The diagnosis and management of abdominal and pelvic pain in women
can be challenging. While some diagnoses are obvious or nearly so,
others are elusive. While the diagnosis is most often made on the basis
of clinical history, the relative certainty of diagnosis is often strengthened
through the use of laboratory, imaging studies, and the physical
I'm going to provide you with some general guidelines and a structure
for evaluating patients with abdominal or pelvic pain, but I must
These insights do not apply well to an acutely traumatized patient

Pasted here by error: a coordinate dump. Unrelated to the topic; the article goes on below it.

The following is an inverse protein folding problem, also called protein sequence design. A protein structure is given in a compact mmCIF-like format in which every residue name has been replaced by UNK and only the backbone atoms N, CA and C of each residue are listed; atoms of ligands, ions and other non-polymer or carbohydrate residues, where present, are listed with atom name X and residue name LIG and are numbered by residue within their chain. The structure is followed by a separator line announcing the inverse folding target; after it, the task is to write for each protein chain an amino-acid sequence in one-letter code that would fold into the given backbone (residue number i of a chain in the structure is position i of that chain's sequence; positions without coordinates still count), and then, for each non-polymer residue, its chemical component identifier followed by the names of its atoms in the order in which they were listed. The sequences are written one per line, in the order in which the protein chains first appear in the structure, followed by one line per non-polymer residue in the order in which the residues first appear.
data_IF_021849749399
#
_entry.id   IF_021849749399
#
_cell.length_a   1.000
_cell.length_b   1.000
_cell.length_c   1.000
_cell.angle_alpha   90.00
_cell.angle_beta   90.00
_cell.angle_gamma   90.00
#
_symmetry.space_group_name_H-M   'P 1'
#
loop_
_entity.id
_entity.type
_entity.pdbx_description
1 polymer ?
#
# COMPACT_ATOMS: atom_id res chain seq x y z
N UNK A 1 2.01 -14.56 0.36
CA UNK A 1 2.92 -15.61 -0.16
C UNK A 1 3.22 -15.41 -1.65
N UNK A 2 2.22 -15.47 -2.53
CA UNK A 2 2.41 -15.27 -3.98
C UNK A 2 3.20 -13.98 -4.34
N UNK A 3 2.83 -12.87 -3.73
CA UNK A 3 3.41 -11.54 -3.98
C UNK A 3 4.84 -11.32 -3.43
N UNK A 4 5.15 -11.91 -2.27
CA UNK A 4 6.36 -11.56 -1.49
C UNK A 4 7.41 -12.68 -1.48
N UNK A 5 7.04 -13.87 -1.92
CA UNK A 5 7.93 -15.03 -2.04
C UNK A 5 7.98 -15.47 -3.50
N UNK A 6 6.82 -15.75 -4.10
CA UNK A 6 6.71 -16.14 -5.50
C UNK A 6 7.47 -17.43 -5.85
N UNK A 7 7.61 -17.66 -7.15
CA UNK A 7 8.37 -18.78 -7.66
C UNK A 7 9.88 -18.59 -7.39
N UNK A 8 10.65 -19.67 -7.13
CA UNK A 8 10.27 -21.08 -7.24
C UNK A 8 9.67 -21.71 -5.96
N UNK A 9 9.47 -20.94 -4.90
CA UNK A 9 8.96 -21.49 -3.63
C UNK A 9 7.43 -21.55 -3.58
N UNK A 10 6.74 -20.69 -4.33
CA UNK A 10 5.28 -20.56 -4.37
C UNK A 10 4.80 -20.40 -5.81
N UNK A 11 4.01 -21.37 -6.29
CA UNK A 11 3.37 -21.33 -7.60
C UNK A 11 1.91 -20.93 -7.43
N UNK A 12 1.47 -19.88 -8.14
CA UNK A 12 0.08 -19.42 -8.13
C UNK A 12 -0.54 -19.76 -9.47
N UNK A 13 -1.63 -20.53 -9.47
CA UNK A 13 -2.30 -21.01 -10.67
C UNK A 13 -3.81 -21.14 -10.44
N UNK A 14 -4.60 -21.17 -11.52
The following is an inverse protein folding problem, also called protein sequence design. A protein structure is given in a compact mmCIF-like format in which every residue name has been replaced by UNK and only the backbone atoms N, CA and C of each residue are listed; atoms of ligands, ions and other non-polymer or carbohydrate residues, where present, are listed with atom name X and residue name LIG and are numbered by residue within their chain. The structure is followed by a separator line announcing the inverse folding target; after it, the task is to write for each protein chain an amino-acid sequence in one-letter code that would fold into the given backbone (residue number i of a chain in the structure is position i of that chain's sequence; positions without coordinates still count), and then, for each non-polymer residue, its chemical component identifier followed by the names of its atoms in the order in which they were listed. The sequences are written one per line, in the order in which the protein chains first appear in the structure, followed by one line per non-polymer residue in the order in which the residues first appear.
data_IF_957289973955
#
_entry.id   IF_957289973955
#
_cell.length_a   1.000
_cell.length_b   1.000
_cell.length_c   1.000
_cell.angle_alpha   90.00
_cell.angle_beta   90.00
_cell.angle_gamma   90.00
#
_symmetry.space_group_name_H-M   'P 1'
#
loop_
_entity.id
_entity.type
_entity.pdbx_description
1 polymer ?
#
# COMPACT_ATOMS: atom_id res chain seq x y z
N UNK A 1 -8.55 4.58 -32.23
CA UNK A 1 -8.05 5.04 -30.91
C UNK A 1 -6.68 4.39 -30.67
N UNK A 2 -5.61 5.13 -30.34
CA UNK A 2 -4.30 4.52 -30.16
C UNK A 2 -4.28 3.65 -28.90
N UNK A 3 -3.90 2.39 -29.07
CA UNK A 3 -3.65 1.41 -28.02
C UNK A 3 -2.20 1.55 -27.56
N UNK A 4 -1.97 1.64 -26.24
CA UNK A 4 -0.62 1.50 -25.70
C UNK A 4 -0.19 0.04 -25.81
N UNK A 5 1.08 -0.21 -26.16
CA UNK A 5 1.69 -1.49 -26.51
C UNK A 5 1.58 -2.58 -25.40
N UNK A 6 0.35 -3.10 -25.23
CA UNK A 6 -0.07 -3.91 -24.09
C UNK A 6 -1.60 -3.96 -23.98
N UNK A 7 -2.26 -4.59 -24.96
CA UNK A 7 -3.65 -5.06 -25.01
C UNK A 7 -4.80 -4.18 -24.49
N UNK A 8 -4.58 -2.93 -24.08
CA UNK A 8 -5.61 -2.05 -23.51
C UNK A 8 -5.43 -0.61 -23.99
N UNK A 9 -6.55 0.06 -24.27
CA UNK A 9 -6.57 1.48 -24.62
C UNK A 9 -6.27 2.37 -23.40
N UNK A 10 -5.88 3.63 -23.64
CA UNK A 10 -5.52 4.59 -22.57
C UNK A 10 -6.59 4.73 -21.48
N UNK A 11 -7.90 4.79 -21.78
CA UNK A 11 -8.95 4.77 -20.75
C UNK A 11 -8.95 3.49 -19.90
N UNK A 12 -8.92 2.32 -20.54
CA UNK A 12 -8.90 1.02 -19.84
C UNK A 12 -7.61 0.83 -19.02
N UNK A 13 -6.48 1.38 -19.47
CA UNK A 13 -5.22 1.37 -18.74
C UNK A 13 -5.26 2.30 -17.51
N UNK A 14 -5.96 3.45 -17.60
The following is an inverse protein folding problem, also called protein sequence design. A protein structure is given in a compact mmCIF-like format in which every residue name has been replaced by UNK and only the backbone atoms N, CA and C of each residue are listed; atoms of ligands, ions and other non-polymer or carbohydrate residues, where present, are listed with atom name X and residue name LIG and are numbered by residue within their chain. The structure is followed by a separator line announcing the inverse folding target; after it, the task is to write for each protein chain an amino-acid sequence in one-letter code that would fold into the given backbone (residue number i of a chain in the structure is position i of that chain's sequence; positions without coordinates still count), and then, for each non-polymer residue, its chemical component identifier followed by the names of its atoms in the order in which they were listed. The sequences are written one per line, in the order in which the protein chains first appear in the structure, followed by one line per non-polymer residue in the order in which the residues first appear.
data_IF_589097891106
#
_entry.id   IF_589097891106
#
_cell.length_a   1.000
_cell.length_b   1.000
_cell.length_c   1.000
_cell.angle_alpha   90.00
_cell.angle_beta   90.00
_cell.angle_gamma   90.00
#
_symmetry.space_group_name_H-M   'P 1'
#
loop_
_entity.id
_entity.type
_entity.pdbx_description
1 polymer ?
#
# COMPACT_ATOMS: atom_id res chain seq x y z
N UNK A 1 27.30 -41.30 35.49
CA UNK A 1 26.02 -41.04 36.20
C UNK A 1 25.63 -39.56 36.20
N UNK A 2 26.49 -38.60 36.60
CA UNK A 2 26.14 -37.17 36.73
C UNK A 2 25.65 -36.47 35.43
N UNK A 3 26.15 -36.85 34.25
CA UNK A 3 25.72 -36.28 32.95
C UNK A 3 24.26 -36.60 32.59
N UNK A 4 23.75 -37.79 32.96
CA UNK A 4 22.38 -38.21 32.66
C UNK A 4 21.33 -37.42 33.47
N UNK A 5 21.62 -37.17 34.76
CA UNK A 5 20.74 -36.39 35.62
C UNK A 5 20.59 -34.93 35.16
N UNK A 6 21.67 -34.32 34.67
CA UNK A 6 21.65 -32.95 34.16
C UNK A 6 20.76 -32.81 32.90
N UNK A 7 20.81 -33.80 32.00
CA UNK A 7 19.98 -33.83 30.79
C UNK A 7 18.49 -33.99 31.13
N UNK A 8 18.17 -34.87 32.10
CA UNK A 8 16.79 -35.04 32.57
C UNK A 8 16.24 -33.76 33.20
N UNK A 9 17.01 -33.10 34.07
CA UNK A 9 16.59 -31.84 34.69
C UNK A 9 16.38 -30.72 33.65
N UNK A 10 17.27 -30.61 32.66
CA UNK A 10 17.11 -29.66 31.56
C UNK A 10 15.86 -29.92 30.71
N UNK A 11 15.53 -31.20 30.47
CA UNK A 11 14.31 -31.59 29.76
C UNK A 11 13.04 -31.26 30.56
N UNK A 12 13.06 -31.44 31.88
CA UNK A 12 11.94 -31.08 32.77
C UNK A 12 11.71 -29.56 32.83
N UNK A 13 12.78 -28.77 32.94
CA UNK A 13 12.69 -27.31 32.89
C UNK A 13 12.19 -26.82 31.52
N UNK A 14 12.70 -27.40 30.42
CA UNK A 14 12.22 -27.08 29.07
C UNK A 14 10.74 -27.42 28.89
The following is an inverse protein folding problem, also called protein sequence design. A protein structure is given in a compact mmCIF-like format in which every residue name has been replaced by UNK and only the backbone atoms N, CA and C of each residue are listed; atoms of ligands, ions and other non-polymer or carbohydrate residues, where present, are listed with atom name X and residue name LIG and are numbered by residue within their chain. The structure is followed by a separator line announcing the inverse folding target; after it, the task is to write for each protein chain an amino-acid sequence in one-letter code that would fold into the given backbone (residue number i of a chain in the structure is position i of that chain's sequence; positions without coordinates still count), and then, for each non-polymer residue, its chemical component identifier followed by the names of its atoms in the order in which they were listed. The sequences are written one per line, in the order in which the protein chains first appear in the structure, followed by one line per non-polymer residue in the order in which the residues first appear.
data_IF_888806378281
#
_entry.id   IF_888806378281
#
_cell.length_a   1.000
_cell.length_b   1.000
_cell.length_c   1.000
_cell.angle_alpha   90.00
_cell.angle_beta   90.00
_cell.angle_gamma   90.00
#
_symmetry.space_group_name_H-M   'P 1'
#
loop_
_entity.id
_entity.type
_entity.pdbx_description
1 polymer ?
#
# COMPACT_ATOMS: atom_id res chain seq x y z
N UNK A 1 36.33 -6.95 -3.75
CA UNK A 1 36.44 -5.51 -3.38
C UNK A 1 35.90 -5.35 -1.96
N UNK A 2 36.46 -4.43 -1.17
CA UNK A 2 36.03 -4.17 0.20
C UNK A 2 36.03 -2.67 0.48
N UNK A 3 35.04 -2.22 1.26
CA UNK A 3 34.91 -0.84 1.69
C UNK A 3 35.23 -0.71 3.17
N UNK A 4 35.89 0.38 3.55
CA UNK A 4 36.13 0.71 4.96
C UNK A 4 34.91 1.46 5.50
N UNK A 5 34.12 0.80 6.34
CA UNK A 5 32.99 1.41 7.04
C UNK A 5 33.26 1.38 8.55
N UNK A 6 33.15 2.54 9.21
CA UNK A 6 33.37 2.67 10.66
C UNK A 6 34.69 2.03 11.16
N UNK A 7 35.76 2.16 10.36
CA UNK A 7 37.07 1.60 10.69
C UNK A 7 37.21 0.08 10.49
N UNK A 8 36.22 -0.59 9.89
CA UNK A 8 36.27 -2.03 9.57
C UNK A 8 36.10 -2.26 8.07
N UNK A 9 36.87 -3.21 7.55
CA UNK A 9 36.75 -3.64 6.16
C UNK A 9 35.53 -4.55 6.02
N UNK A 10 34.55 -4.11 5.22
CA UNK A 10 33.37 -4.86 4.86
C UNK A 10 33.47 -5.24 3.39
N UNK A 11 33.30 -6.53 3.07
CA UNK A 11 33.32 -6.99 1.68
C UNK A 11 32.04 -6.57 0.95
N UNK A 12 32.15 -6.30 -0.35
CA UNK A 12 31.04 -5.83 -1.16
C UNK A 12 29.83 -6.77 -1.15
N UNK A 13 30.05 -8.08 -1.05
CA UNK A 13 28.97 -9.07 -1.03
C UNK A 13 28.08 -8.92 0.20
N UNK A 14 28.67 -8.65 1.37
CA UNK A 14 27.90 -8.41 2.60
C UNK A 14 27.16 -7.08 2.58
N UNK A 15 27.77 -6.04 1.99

(a vehicular accident victim, for example).
They also don't apply well to post-op patients or postpartum
patients, where the issues can be quite different.
In this discussion, I am presuming that there is only one thing
wrong with the patient. Usually that's the case, but sometimes it's
A structured approach usually works best for for those learning these
skills, later, with more experience, you may skip over some parts of
this process. The process involves asking a series of questions
(history), examining the patient with an abdominal exam and pelvic exam
(exam), obtaining a set of vital signs, and some basic
laboratory tests. While learning these skills, you may find the Abdominal
and Pelvic Pain Patient Evaluation Form useful as a teaching aid.